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Four Observations From Borussia Dortmund’s Bonkers Bloodmatch Against Sevilla

Borussia Dortmund are through to the Champions League quarterfinals!

Borussia Dortmund v Sevilla FC - UEFA Champions League Round Of 16 Leg Two Photo by Friedemann Vogel - Pool/Getty Images

What an absolutely crazy night in the Champions League. While 10-men Porto were busy holding off an onslaught against Juventus, Borussia Dortmund managed to defend a 3-2 aggregate lead against Sevilla to advance to the quarterfinals for the first time in four years. Although Sevilla put up a very feisty effort, coming within a goal of forcing extra time, BVB managed to see them through, courtesy of a pair of goals from Erling Haaland.

Utter fucking madness

Everything about last night was completely insane. The drama, the goals, the fouls, the trash-talking, the VAR, the heart-stopping ending, everything. It was absolutely everything that we love about the Champions League. One of the big drivers in Borussia Dortmund’s push for the top-4 is the financial benefit clubs receive from the Champions League TV rights. While that is definitely something to consider, what we sometimes forget is that the Champions League has a tendency to produce incredible moments that we remember for years. I certainly won’t forget last night for a long time.

Central to the chaos was the sequence of events surrounding Erling Haaland’s eventual second goal. I use the term “eventual” because it took a convoluted chain of events for the goal to count. For those of you who may have been concerned while watching, here’s a quick recap of the sequence that led to Haaland’s second goal:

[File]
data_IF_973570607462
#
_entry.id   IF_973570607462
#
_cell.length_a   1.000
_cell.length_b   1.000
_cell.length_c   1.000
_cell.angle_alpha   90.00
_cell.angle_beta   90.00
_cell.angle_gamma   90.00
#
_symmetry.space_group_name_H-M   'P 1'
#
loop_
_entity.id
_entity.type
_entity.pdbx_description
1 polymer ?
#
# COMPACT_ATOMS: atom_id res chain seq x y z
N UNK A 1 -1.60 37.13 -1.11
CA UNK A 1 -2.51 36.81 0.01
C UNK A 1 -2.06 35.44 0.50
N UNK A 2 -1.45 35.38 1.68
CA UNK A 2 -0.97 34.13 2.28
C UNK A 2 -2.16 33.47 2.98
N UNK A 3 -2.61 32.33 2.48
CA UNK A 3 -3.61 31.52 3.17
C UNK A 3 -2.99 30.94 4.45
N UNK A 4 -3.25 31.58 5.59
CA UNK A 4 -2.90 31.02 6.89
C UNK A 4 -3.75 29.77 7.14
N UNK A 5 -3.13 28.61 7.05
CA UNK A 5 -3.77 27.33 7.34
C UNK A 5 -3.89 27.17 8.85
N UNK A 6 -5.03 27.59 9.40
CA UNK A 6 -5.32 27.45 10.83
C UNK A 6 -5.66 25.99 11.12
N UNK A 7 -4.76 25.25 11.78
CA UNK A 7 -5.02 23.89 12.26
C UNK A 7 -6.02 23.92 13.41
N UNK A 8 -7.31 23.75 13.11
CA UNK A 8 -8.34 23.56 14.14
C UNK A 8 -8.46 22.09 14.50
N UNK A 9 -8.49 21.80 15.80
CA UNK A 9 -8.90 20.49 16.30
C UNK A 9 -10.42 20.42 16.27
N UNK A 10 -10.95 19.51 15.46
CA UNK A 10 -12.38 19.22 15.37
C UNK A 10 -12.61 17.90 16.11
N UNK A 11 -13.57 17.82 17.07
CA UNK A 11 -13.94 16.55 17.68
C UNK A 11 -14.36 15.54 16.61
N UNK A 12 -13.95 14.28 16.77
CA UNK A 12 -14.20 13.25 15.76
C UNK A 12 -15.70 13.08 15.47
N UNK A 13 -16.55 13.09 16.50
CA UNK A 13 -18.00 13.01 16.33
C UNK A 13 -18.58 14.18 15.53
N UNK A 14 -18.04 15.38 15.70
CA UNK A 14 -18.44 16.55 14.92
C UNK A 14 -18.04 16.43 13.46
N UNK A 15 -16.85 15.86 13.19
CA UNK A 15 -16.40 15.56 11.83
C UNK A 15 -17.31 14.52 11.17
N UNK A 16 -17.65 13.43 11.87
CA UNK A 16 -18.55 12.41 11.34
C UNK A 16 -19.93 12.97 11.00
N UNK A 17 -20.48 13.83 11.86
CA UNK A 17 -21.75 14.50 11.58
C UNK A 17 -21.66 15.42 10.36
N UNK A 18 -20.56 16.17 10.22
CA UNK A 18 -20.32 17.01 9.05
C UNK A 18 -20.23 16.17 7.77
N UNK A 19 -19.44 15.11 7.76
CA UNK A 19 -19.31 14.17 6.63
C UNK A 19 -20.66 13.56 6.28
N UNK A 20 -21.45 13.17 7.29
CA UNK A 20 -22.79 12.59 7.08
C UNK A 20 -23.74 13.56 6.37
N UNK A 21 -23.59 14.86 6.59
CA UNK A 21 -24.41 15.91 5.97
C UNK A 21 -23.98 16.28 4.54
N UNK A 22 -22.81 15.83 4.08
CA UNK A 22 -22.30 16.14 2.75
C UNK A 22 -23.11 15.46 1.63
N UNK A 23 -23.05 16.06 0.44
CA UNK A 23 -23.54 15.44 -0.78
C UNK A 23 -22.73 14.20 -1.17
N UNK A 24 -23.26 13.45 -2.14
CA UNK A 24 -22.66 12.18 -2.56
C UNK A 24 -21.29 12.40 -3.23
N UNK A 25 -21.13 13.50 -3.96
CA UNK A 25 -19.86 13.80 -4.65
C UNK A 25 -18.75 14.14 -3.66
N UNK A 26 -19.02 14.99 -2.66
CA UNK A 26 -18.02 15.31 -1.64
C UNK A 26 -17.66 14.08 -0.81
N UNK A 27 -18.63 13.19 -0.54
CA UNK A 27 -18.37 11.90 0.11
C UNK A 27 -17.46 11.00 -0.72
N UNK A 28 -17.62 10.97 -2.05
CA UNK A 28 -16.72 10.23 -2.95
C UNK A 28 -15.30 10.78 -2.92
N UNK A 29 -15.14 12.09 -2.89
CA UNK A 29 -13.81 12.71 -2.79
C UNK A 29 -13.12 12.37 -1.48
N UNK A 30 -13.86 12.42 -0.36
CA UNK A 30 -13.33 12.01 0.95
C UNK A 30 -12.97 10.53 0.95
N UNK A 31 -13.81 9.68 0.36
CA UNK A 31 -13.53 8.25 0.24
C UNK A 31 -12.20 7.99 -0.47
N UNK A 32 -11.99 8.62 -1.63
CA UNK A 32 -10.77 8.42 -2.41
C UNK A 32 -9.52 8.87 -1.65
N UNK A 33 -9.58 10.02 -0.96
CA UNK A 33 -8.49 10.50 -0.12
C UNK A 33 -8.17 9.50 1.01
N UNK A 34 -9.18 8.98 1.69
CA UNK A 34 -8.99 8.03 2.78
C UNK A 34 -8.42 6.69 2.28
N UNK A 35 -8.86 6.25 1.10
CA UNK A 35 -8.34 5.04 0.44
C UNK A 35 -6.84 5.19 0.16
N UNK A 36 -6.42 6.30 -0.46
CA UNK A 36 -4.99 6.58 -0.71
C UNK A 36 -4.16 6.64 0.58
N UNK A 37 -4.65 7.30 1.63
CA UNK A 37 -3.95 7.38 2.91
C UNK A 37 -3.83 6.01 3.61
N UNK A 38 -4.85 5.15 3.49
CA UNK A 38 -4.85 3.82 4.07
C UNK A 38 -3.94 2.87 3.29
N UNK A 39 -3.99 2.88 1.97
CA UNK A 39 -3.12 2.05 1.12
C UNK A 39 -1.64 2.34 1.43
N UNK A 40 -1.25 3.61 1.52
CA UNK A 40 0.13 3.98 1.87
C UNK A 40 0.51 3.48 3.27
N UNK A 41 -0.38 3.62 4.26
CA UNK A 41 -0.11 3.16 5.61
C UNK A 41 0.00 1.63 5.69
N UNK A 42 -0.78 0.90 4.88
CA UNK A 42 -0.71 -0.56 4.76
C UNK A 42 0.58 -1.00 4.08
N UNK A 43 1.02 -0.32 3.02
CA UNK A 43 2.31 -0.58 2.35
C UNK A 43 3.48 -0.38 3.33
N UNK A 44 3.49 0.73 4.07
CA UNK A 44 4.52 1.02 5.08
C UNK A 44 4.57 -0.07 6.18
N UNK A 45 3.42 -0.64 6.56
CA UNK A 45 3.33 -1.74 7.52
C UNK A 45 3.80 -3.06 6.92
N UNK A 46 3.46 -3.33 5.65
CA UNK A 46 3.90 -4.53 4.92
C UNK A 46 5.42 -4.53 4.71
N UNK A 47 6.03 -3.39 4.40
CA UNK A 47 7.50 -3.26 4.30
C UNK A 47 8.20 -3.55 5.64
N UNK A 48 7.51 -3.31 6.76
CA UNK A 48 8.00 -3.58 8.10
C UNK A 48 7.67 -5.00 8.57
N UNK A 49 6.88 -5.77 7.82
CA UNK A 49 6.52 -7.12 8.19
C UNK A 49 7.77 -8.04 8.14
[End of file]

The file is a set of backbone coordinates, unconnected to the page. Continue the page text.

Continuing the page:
1. While defending a cross, Sevilla defender Jules Koundé pulls on the shirt of Erling Haaland, impeding him from attacking the ball. The referee does not blow the whistle, and Sevilla clear the ball.
  2. After Sevilla run down the pitch, BVB create a turnover and send Haaland running down the left wing. He cuts across the center and then bounces a quick 1-2 off of Thorgan Hazard to collect the ball inside the box. He pushes aside Sevilla Center Back Diego Carlos before doinking the ball over Yassine “Bono” Bounou.
  3. The referee, Cuynet Cekir, begins a VAR review. Cekir then disallows Haaland’s goal because of his foul on Carlos. He then reviews Koundés shirt-pull on Haaland, because it was part of the same sequence, and awards a penalty for that.
  4. On the ensuing penalty, Bono stops Haaland’s shot, before celebrating in the striker’s face after the save. Unfortunately for Bono, Cekir orders the penalty to be re-taken, because Bono was off his line. Haaland promptly scored, and returned the favor by celebrating in Bono’s face and repeating a Spanish expletive.

So just to be clear, because many fans seemed confused by this: Cekir didn’t take away Haaland’s goal just to give him a penalty for no reason. He disallowed the goal because of Haaland’s foul on Carlos. Even if there was no penalty shout, he would have disallowed the goal anyway. The fact that there was a shirt pull in the same sequence was a mere coincidence. It definitely created some confusion, but in hindsight his decision does make sense. It’s a situation that would merit technology similar to what NHL and NFL referees have that allows them to access stadium PA systems.

BVB played like total dirtbags, and I loved every minute of it

Over the last decade or so, from the heavy metal pressing of Jurgen Klopp to the tinkered possession ball of Tuchel, to the detail-oriented counterattacking of Lucien Favre, one word that doesn’t necessarily come to mind is “grit”. I’ve always had the impression that BVB’s players are a bit soft, and would have a tendency to roll over when they encounter a team that brings more tenacity, preferring to beat them with footballing brilliance instead of fighting back.